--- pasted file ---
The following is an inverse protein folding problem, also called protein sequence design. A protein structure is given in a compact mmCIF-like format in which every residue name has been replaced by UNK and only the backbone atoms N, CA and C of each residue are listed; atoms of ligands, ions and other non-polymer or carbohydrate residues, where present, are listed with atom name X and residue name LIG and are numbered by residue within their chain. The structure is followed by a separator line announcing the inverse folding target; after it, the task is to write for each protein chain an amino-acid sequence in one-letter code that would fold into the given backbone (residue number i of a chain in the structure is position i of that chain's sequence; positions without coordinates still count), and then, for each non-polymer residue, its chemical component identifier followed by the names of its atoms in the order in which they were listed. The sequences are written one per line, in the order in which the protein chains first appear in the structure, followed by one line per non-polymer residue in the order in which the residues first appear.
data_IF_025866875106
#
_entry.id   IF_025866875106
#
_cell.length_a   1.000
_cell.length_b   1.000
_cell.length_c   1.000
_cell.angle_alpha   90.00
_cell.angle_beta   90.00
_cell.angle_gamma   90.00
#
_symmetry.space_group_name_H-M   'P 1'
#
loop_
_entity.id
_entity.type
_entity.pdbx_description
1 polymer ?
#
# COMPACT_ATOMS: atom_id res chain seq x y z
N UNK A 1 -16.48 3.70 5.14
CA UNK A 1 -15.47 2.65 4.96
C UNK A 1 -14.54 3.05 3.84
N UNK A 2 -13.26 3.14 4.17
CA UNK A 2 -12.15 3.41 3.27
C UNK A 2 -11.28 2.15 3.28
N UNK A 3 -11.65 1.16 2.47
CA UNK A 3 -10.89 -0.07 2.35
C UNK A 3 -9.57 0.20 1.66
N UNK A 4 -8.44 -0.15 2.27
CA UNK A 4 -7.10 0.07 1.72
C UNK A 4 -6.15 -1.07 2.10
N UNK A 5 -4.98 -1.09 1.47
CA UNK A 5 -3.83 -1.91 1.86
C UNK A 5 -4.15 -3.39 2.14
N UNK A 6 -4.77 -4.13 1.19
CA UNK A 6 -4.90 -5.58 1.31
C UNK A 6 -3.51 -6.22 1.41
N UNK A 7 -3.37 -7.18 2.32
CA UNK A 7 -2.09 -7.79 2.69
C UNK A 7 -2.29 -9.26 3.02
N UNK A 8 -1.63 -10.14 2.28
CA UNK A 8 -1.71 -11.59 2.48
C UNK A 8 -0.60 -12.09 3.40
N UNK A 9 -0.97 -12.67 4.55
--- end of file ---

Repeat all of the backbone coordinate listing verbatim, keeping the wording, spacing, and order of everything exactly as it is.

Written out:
The following is an inverse protein folding problem, also called protein sequence design. A protein structure is given in a compact mmCIF-like format in which every residue name has been replaced by UNK and only the backbone atoms N, CA and C of each residue are listed; atoms of ligands, ions and other non-polymer or carbohydrate residues, where present, are listed with atom name X and residue name LIG and are numbered by residue within their chain. The structure is followed by a separator line announcing the inverse folding target; after it, the task is to write for each protein chain an amino-acid sequence in one-letter code that would fold into the given backbone (residue number i of a chain in the structure is position i of that chain's sequence; positions without coordinates still count), and then, for each non-polymer residue, its chemical component identifier followed by the names of its atoms in the order in which they were listed. The sequences are written one per line, in the order in which the protein chains first appear in the structure, followed by one line per non-polymer residue in the order in which the residues first appear.
data_IF_025866875106
#
_entry.id   IF_025866875106
#
_cell.length_a   1.000
_cell.length_b   1.000
_cell.length_c   1.000
_cell.angle_alpha   90.00
_cell.angle_beta   90.00
_cell.angle_gamma   90.00
#
_symmetry.space_group_name_H-M   'P 1'
#
loop_
_entity.id
_entity.type
_entity.pdbx_description
1 polymer ?
#
# COMPACT_ATOMS: atom_id res chain seq x y z
N UNK A 1 -16.48 3.70 5.14
CA UNK A 1 -15.47 2.65 4.96
C UNK A 1 -14.54 3.05 3.84
N UNK A 2 -13.26 3.14 4.17
CA UNK A 2 -12.15 3.41 3.27
C UNK A 2 -11.28 2.15 3.28
N UNK A 3 -11.65 1.16 2.47
CA UNK A 3 -10.89 -0.07 2.35
C UNK A 3 -9.57 0.20 1.66
N UNK A 4 -8.44 -0.15 2.27
CA UNK A 4 -7.10 0.07 1.72
C UNK A 4 -6.15 -1.07 2.10
N UNK A 5 -4.98 -1.09 1.47
CA UNK A 5 -3.83 -1.91 1.86
C UNK A 5 -4.15 -3.39 2.14
N UNK A 6 -4.77 -4.13 1.19
CA UNK A 6 -4.90 -5.58 1.31
C UNK A 6 -3.51 -6.22 1.41
N UNK A 7 -3.37 -7.18 2.32
CA UNK A 7 -2.09 -7.79 2.69
C UNK A 7 -2.29 -9.26 3.02
N UNK A 8 -1.63 -10.14 2.28
CA UNK A 8 -1.71 -11.59 2.48
C UNK A 8 -0.60 -12.09 3.40
N UNK A 9 -0.97 -12.67 4.55